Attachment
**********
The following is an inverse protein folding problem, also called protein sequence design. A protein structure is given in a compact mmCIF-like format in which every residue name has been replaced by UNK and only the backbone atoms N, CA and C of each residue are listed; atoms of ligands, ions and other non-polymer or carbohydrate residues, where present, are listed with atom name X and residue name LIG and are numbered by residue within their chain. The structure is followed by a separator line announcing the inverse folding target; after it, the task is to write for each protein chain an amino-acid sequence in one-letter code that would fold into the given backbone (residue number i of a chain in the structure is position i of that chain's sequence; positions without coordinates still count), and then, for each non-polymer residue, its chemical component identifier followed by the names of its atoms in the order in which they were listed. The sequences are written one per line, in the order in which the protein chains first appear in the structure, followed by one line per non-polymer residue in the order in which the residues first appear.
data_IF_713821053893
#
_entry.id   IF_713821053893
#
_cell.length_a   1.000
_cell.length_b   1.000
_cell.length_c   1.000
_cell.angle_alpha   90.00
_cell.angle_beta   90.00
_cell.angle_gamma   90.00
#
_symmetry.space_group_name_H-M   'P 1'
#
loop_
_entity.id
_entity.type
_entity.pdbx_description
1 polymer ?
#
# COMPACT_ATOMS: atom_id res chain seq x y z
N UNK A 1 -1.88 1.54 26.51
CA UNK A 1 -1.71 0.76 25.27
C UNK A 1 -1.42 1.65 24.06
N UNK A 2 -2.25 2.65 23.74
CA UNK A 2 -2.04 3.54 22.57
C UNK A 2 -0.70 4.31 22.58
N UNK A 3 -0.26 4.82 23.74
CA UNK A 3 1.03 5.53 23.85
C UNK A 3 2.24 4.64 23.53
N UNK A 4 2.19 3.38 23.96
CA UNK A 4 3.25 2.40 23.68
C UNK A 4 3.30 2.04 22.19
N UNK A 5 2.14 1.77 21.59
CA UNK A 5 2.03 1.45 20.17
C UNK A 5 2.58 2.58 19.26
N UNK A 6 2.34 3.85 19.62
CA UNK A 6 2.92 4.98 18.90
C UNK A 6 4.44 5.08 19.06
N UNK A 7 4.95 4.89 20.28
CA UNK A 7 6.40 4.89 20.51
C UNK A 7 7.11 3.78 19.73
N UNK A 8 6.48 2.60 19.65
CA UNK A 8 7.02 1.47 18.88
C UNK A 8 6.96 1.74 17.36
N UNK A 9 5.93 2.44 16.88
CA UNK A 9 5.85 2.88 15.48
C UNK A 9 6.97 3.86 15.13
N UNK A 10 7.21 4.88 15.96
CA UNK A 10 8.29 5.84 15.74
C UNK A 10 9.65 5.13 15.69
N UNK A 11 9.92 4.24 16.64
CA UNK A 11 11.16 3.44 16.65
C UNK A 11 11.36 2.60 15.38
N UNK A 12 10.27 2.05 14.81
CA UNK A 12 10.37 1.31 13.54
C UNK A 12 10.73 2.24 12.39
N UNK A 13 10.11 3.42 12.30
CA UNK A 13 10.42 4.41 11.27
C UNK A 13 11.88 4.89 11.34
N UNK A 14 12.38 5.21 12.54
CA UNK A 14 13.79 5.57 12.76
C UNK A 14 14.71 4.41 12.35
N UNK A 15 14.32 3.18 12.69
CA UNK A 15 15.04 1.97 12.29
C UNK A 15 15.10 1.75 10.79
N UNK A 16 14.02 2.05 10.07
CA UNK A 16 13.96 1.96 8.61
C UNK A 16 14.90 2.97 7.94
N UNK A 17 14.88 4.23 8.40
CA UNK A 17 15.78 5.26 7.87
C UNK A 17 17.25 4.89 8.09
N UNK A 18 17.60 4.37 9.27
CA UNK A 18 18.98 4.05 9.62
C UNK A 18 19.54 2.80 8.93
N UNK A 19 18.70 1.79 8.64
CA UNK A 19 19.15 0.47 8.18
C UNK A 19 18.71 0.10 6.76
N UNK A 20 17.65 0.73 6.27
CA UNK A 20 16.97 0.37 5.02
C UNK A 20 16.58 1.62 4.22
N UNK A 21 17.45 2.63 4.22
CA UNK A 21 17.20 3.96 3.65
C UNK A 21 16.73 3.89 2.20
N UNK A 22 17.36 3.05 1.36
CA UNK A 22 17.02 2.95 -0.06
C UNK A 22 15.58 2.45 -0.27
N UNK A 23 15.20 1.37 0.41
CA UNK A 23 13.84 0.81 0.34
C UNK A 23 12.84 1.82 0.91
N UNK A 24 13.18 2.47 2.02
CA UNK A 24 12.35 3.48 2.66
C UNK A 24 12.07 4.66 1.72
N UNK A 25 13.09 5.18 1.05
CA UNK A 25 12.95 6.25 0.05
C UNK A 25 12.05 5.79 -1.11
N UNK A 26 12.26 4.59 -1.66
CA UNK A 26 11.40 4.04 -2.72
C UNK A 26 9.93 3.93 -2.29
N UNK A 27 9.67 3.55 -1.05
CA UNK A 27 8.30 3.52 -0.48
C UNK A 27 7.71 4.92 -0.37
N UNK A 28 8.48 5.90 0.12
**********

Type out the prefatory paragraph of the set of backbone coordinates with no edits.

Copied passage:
The following is an inverse protein folding problem, also called protein sequence design. A protein structure is given in a compact mmCIF-like format in which every residue name has been replaced by UNK and only the backbone atoms N, CA and C of each residue are listed; atoms of ligands, ions and other non-polymer or carbohydrate residues, where present, are listed with atom name X and residue name LIG and are numbered by residue within their chain. The structure is followed by a separator line announcing the inverse folding target; after it, the task is to write for each protein chain an amino-acid sequence in one-letter code that would fold into the given backbone (residue number i of a chain in the structure is position i of that chain's sequence; positions without coordinates still count), and then, for each non-polymer residue, its chemical component identifier followed by the names of its atoms in the order in which they were listed. The sequences are written one per line, in the order in which the protein chains first appear in the structure, followed by one line per non-polymer residue in the order in which the residues first appear.